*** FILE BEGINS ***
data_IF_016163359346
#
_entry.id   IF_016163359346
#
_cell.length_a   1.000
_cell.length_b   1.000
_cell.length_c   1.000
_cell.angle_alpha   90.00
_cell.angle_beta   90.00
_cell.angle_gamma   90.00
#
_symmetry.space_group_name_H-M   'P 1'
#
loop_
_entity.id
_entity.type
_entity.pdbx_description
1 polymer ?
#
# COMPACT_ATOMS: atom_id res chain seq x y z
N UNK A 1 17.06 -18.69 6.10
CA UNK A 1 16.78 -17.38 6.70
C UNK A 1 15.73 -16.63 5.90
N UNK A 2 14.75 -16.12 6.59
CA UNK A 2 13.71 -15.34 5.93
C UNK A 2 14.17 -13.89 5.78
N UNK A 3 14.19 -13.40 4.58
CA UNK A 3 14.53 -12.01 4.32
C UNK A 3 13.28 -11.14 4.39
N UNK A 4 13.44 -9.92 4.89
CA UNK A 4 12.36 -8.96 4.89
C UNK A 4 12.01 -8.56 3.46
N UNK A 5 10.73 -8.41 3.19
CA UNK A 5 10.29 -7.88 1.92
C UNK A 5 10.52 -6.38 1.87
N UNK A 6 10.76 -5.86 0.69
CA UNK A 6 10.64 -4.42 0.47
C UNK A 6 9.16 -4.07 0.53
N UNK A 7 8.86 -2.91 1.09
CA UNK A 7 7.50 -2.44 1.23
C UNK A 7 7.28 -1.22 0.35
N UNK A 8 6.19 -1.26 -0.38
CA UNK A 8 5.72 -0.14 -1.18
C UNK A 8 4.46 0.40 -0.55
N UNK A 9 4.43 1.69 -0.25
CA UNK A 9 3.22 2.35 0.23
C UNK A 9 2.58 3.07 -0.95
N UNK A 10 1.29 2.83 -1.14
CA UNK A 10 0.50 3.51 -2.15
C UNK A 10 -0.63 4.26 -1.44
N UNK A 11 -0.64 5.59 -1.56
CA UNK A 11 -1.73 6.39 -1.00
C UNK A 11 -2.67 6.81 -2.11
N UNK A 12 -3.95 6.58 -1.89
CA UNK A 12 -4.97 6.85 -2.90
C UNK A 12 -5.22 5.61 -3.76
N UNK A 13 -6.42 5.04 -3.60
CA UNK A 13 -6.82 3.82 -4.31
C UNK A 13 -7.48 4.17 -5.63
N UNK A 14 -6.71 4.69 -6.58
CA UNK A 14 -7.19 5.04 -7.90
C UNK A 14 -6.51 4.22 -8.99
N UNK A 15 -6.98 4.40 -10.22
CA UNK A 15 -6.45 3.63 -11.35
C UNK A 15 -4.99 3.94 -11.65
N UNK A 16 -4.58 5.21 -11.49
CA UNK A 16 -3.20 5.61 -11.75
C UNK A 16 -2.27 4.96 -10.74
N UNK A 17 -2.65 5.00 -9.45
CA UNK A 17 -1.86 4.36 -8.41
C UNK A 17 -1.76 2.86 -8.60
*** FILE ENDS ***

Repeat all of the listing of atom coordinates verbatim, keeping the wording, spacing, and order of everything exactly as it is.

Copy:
data_IF_016163359346
#
_entry.id   IF_016163359346
#
_cell.length_a   1.000
_cell.length_b   1.000
_cell.length_c   1.000
_cell.angle_alpha   90.00
_cell.angle_beta   90.00
_cell.angle_gamma   90.00
#
_symmetry.space_group_name_H-M   'P 1'
#
loop_
_entity.id
_entity.type
_entity.pdbx_description
1 polymer ?
#
# COMPACT_ATOMS: atom_id res chain seq x y z
N UNK A 1 17.06 -18.69 6.10
CA UNK A 1 16.78 -17.38 6.70
C UNK A 1 15.73 -16.63 5.90
N UNK A 2 14.75 -16.12 6.59
CA UNK A 2 13.71 -15.34 5.93
C UNK A 2 14.17 -13.89 5.78
N UNK A 3 14.19 -13.40 4.58
CA UNK A 3 14.53 -12.01 4.32
C UNK A 3 13.28 -11.14 4.39
N UNK A 4 13.44 -9.92 4.89
CA UNK A 4 12.36 -8.96 4.89
C UNK A 4 12.01 -8.56 3.46
N UNK A 5 10.73 -8.41 3.19
CA UNK A 5 10.29 -7.88 1.92
C UNK A 5 10.52 -6.38 1.87
N UNK A 6 10.76 -5.86 0.69
CA UNK A 6 10.64 -4.42 0.47
C UNK A 6 9.16 -4.07 0.53
N UNK A 7 8.86 -2.91 1.09
CA UNK A 7 7.50 -2.44 1.23
C UNK A 7 7.28 -1.22 0.35
N UNK A 8 6.19 -1.26 -0.38
CA UNK A 8 5.72 -0.14 -1.18
C UNK A 8 4.46 0.40 -0.55
N UNK A 9 4.43 1.69 -0.25
CA UNK A 9 3.22 2.35 0.23
C UNK A 9 2.58 3.07 -0.95
N UNK A 10 1.29 2.83 -1.14
CA UNK A 10 0.50 3.51 -2.15
C UNK A 10 -0.63 4.26 -1.44
N UNK A 11 -0.64 5.59 -1.56
CA UNK A 11 -1.73 6.39 -1.00
C UNK A 11 -2.67 6.81 -2.11
N UNK A 12 -3.95 6.58 -1.89
CA UNK A 12 -4.97 6.85 -2.90
C UNK A 12 -5.22 5.61 -3.76
N UNK A 13 -6.42 5.04 -3.60
CA UNK A 13 -6.82 3.82 -4.31
C UNK A 13 -7.48 4.17 -5.63
N UNK A 14 -6.71 4.69 -6.58
CA UNK A 14 -7.19 5.04 -7.90
C UNK A 14 -6.51 4.22 -8.99
N UNK A 15 -6.98 4.40 -10.22
CA UNK A 15 -6.45 3.63 -11.35
C UNK A 15 -4.99 3.94 -11.65
N UNK A 16 -4.58 5.21 -11.49
CA UNK A 16 -3.20 5.61 -11.75
C UNK A 16 -2.27 4.96 -10.74
N UNK A 17 -2.65 5.00 -9.45
CA UNK A 17 -1.86 4.36 -8.41
C UNK A 17 -1.76 2.86 -8.60